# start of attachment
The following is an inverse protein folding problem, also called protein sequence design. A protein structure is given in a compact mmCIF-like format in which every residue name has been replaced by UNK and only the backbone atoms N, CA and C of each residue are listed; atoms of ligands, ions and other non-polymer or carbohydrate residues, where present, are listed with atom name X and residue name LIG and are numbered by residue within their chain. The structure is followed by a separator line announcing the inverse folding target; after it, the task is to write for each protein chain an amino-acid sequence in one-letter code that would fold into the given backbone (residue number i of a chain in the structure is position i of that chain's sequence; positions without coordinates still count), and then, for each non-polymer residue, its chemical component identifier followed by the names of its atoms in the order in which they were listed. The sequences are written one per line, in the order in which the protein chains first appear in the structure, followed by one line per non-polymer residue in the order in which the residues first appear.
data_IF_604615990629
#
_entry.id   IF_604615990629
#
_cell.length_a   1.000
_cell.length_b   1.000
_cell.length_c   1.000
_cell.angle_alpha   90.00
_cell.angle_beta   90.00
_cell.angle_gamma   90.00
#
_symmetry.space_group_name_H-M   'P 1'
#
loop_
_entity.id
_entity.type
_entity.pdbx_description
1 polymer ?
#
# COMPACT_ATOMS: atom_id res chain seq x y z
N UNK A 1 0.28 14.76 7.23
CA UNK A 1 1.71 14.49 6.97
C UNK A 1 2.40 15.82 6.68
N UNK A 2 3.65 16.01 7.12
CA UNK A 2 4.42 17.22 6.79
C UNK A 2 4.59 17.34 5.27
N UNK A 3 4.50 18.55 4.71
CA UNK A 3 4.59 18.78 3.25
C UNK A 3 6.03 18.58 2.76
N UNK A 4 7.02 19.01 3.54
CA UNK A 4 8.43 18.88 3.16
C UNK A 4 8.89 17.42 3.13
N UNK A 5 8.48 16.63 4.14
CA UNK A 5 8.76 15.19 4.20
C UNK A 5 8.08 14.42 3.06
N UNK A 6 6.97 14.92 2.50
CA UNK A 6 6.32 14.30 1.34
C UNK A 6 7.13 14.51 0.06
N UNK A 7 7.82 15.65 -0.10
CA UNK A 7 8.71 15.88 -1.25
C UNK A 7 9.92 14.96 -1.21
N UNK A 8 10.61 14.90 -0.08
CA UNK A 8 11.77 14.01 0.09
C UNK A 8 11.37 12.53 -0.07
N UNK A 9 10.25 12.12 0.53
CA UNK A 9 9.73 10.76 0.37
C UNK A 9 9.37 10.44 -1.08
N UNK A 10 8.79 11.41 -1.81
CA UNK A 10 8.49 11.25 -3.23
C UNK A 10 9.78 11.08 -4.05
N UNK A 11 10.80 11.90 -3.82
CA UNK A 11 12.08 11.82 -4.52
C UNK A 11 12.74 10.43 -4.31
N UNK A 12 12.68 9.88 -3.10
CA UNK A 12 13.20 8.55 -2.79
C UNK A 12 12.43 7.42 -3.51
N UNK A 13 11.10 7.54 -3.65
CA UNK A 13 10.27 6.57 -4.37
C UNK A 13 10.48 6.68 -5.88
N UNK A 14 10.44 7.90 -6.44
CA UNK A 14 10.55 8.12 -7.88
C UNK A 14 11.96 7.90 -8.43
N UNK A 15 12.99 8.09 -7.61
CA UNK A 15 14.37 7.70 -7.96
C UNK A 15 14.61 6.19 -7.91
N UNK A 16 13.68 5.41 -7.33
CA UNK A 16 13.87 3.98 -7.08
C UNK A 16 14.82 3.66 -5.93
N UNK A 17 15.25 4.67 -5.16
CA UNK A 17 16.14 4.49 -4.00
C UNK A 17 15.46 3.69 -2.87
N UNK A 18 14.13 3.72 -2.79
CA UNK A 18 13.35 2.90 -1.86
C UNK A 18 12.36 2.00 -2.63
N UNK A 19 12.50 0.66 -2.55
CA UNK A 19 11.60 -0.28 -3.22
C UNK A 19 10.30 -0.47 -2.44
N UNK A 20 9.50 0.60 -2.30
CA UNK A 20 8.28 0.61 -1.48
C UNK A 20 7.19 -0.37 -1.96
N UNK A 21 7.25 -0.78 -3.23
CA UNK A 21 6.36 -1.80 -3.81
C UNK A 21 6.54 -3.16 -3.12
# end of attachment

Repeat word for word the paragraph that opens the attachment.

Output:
The following is an inverse protein folding problem, also called protein sequence design. A protein structure is given in a compact mmCIF-like format in which every residue name has been replaced by UNK and only the backbone atoms N, CA and C of each residue are listed; atoms of ligands, ions and other non-polymer or carbohydrate residues, where present, are listed with atom name X and residue name LIG and are numbered by residue within their chain. The structure is followed by a separator line announcing the inverse folding target; after it, the task is to write for each protein chain an amino-acid sequence in one-letter code that would fold into the given backbone (residue number i of a chain in the structure is position i of that chain's sequence; positions without coordinates still count), and then, for each non-polymer residue, its chemical component identifier followed by the names of its atoms in the order in which they were listed. The sequences are written one per line, in the order in which the protein chains first appear in the structure, followed by one line per non-polymer residue in the order in which the residues first appear.